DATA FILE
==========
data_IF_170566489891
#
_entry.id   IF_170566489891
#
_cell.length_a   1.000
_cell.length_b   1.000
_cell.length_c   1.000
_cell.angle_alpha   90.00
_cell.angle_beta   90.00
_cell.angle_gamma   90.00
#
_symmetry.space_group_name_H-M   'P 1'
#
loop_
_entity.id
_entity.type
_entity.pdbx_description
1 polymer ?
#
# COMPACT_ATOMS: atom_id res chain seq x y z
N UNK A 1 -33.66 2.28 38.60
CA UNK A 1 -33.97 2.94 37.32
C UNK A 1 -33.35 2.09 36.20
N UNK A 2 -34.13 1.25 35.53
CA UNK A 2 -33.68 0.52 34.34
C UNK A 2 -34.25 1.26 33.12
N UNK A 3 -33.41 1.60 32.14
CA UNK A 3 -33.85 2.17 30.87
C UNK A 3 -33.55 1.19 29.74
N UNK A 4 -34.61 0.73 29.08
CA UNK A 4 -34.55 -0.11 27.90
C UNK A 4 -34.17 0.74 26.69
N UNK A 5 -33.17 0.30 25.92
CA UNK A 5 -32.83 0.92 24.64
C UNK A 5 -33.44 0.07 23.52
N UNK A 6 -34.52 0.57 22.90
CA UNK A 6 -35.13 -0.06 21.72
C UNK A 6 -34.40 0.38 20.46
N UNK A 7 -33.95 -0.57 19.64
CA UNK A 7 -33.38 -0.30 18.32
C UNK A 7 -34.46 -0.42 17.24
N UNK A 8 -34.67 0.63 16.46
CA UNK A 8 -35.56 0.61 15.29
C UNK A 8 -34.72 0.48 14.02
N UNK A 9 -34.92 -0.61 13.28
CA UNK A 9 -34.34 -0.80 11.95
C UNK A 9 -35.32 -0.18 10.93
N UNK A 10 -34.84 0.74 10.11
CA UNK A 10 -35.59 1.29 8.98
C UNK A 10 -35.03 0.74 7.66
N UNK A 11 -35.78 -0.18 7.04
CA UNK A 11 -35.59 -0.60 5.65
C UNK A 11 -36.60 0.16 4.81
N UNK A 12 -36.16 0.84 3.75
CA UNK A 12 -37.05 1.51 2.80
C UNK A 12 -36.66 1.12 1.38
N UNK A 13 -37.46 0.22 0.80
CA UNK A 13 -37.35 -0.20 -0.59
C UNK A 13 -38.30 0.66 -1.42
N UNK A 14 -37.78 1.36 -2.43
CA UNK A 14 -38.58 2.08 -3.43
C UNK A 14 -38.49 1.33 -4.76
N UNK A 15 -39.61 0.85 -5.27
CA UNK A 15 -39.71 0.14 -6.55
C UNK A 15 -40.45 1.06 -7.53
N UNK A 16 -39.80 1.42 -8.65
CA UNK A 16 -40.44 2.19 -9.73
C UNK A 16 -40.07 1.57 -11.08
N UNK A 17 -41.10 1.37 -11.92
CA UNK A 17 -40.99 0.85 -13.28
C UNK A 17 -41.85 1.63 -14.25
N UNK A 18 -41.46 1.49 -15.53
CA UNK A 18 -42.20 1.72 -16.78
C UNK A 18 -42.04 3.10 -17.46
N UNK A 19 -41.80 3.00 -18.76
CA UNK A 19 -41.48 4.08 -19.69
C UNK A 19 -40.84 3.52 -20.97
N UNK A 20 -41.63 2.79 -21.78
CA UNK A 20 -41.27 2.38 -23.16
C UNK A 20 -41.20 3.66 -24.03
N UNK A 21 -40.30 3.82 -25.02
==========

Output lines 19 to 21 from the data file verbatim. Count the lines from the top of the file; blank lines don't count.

#
# COMPACT_ATOMS: atom_id res chain seq x y z
N UNK A 1 -33.66 2.28 38.60